Tuesday, August 25, 2009

The Confederate Economy: Inflation

The Confederate treasury could probably have raised more gold and silver from the population if it had embarked on a vigorous policy of taxation rather than trying to finance the war through the issuance of bonds. The Confederate treasury indulged, ultimately, in the perilous device of issuing unsupported paper money. In 1861 the treasury issued $100 million in paper Confederate notes and $100 million in 8 percent Confederate bonds. By 1863 the treasury was pumping out $50 million in notes a month. The Confederate public sensed that there was too much money being issued and that it was becoming progressively more worthless. Wits were soon saying, "An oak leaf will be worth just as much as the promise of the Confederate treasury to pay one dollar."

To increase its hard cash reserves, before loosing the flood of paper money on the country, the Confederate Congress made U.S. silver coins legal tender up to $10, and gave full standing, with fixed values stipulated, to English sovereigns, French Napoleons and Spanish and Mexican doubloons. This helped somewhat, and a small treasury shipment in 1862, for example, was made up of the following coins: 28 Spanish dollars, 24 Spanish quarter dollars, 8 Spanish half dollars, 8 English sovereigns, 3 Napoleons, 385 U.S. half dollars and 988 U.S. quarter dollars.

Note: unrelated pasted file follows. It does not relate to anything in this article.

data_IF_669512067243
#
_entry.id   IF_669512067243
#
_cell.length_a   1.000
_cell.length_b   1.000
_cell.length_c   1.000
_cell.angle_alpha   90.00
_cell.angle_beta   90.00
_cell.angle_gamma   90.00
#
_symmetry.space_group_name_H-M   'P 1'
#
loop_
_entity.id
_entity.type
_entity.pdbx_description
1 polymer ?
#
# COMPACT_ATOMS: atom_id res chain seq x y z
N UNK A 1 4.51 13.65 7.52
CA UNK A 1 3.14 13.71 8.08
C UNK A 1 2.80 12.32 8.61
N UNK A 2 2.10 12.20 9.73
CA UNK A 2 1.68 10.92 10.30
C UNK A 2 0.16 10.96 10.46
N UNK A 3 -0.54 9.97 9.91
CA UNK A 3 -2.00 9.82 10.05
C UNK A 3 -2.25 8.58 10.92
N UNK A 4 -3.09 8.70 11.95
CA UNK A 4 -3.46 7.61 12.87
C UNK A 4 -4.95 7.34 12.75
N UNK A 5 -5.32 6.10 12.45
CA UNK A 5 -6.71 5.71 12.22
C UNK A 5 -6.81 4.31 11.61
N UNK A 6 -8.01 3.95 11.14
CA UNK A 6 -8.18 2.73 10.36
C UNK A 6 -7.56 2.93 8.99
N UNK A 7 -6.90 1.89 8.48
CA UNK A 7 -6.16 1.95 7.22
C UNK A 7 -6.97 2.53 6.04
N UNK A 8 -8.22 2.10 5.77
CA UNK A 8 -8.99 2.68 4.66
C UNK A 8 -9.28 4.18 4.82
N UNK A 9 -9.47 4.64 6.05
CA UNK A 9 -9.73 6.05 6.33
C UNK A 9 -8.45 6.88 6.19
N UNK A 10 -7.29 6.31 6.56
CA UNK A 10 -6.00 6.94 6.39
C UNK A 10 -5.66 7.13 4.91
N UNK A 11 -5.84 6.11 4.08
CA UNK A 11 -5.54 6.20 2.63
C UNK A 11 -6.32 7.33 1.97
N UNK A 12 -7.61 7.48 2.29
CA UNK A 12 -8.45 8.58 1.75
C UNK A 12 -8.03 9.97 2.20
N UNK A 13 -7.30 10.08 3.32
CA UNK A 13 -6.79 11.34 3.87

No halfway measures, however, could make up for the mismatch between revenue and the issuance of currency. Many people hoarded their hard money. Less than a month before the final collapse of the government, the Confederate Congress, seeming to believe that there was an abundance of hard money in private hands, passed a law trying to raise $30 million in gold and silver. Other estimates indicate that there may have been $20 million in U.S. coins remaining in the pockets of Confederate civilians. These coins were hoarded and did not come out except in rare instances. A Richmond editor in 1864 wondered why more copper and nickel coins did not make their appearance, "There must be any quantity of them stored away", he observed.

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